~ Towans Red Knave ~
A photograph of "Red" at 11 months of age.
Former Sociology Professor Jack Crowther (Cal State Northridge) became one of the very early converts to Staffords before the formation of the SBTC/USA. For Jack and his wife Betty, I imported Towans Red Knave (SBTC/USA registration #35) from George Smith of Loughborough, England, and "Red" grew to be an extremely athletic 16-inch dog in the days long before showing became possible.
Jack recalls that about six months after "Red" arrived, they bought a new RV and went into the boonies to test it out. While in the mountains they ran low on gas and stopped at a local filling station.
A young college-age fellow began pumping gas for them, and suddenly said to Jack, "Say, mister, I bet I know what kind of dog that is."
Jack knew perfectly well that the known Stafford population of the United States at that time was less than 75, so he replied, "Betcha don't!"
"Betcha I do."
Restraining himself from the temptation to win a wager from a minor, Jack said, "Okay, then, what is it?"
"A Staffordshire Bull Terrier."
After a moment's stunned silence, Jack retorted, "Betcha I know who your English teacher is!"
Jack also recounts how Red used to run after Jack's motorcycle when they went to the desert, and on occasion, if Jack would throttle down, Red would cover 25 miles at a run. One day, when Jack and Betty had volunteered to judge a motorcycle race, Red suddenly decided to chase the competitors' machines as they departed. Jack was fit to be tied because due to judging duties he couldn't follow Red. But he expected the dog to return soon.
Red did return -- that night. He had followed the competitors' motorcycles for the full thirty-mile circuit, which Jack had already verified because he got sighting reports from route judges. Red's nails were worn down and he needed a drink but had to be restrained from following other motorcyclists traveling the second leg of the race.
Red's favorite thing was swimming in the Crowthers' pool. He got so swim-crazy that Jack refused to let him get into the pool without the release words, "Alright, Red." Soon the release word became simply "Alright." After that, whenever guests came over, they had to be cautioned about using the word "Alright" even in casual conversation because as soon as anyone uttered the word, it was followed by a splash.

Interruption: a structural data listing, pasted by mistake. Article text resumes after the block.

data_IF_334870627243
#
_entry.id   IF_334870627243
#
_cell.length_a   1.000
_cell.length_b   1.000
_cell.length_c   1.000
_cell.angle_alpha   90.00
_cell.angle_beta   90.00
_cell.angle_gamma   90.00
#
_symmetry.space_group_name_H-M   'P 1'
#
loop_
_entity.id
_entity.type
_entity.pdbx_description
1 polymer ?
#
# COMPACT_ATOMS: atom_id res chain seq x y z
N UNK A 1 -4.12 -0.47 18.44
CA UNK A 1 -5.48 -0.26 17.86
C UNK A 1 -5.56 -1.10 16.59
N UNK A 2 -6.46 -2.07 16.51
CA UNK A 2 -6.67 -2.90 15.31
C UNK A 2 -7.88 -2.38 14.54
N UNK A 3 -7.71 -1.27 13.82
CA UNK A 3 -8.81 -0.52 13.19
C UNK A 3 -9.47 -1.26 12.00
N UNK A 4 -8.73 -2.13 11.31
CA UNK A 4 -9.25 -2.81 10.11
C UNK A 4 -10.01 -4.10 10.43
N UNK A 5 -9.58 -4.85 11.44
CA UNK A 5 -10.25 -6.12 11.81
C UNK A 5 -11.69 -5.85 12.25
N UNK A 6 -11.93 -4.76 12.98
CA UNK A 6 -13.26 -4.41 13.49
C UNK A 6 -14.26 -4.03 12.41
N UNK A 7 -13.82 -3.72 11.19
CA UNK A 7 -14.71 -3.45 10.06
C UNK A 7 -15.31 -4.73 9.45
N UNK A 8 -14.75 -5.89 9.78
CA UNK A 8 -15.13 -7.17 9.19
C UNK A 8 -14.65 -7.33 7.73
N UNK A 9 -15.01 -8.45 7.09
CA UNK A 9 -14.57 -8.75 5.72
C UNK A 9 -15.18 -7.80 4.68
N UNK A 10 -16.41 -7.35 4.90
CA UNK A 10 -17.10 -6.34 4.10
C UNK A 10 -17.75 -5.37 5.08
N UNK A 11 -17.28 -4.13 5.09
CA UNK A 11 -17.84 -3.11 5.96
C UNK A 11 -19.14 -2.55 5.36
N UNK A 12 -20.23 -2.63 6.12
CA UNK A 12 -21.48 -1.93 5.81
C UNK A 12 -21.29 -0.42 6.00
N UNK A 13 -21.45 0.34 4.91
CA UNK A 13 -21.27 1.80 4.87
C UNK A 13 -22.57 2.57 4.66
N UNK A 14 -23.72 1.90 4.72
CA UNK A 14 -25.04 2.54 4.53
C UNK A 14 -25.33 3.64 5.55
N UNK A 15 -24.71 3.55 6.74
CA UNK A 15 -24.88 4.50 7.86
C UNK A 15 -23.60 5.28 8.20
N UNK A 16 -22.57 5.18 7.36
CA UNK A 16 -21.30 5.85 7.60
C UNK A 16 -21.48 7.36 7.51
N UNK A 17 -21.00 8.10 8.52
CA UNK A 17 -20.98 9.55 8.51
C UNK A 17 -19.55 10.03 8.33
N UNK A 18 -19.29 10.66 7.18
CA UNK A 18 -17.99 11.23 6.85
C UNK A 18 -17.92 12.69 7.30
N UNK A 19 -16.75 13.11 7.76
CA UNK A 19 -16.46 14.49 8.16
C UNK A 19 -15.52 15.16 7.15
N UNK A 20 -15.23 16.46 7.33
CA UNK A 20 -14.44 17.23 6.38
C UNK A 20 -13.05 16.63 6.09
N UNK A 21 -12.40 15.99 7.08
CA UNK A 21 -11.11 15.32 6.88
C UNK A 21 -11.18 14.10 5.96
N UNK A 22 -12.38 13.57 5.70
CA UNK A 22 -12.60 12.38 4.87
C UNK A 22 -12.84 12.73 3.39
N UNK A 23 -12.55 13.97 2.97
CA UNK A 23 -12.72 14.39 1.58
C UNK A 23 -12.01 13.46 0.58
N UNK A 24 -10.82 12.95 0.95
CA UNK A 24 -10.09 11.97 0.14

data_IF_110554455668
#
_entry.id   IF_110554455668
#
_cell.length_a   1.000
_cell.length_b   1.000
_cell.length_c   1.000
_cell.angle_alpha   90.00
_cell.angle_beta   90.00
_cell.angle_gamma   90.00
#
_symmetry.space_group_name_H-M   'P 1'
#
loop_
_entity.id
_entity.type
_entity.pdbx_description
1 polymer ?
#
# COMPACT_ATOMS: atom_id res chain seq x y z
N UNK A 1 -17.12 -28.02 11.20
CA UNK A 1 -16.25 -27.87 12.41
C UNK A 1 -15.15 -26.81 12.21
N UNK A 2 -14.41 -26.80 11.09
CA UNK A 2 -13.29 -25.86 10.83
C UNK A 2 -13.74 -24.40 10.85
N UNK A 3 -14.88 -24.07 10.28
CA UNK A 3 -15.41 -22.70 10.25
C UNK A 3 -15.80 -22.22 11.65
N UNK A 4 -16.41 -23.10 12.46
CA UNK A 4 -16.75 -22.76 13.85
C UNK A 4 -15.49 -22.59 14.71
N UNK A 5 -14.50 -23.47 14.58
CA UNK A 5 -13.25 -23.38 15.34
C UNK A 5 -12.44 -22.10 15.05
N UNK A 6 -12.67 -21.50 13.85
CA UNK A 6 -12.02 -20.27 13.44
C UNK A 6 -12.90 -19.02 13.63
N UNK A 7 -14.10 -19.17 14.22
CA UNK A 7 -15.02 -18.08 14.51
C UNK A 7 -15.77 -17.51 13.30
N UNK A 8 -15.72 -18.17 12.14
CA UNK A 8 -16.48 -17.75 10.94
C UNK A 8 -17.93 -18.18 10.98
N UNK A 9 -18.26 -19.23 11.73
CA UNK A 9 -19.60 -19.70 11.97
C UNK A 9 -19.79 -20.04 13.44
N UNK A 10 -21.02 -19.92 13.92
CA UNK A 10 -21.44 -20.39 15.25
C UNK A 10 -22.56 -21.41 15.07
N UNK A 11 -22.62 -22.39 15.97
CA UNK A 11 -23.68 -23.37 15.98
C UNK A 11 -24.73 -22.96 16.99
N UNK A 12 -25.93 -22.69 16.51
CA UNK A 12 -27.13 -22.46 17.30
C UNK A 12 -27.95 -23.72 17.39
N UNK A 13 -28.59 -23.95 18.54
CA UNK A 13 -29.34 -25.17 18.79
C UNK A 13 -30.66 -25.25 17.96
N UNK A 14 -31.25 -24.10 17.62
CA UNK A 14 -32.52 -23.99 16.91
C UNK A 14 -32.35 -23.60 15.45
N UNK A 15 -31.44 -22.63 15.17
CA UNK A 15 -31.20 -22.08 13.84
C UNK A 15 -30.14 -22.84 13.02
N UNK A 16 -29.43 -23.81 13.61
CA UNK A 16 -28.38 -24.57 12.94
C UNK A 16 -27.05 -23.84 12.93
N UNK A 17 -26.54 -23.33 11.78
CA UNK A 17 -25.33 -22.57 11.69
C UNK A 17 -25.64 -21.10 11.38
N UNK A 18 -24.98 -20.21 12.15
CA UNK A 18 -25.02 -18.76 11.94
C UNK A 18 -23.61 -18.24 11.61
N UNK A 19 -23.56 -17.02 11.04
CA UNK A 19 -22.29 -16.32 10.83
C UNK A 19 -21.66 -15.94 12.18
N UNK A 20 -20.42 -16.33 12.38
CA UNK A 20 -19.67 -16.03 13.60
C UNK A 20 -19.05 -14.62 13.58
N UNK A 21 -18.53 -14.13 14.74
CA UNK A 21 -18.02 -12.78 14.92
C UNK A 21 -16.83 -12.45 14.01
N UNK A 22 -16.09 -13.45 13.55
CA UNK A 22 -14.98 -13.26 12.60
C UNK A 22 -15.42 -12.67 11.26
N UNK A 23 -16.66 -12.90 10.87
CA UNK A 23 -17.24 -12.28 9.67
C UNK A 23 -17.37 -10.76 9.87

Jack and Red had a favorite sport, Stafford Wrestling, which they would play with guests and students who came to the house. Jack would place Red on his back on the floor, paws up, then instruct three or four strong males to hold him tightly and not let him get up when Jack called him. Only once or twice were the visitors able to hold Red down, and that was when they were four or five on one. And of course Red was never upset, he just knew that "Come, Red!" wasn't a debatable point.
Red was also a sire prepotent for athleticism, as the following anecdote shows, but first let me make it known that I am a major cat-lover although re-telling this story may make it seem otherwise:
The backyard swimming pool, enclosed on three sides by high brick walls, was the favorite haunt of King, Red's first-born son. King would paddle by the hour in it.
But King's ointment contained a mammoth fly in the form of the neighbor's cat which would climb a tree on the other side of the brick wall, then walk along a limb that stuck out near the pool. The cat would crouch on the limb and drive King frantic by taunting him with meows and catcalls. Repeatedly King would jump four and a half feet off the ground in vain attempts to reach the cat on the limb, but no dog of 16 inches had a prayer of jumping eight feet off the ground, so King seemed doomed to a life of perpetual frustration.
One day after three or four months of this, King"s owners were sunning themselves after a dip when they saw the cat emerge onto the limb and begin taunting King as usual. But to their amazement, King who was lying almost directly under the cat, paid no attention -- didn't even look in the critter's direction.
Everyone sat in amazement as the cat began to yowl and yammer, trying to entice King into futile rage, but the dog was having none of it. He seemed to have turned into marble.
Suddenly, without sign or warning, King leaped about five feet high onto the brick wall, reverse-caromed off it up onto the level of the limb of the tree, and before anyone realized what was happening, King had the luckless kitty between his jaws so that by the time the dog's feet touched the ground the limp feline had already passed from the travails of this cruel world.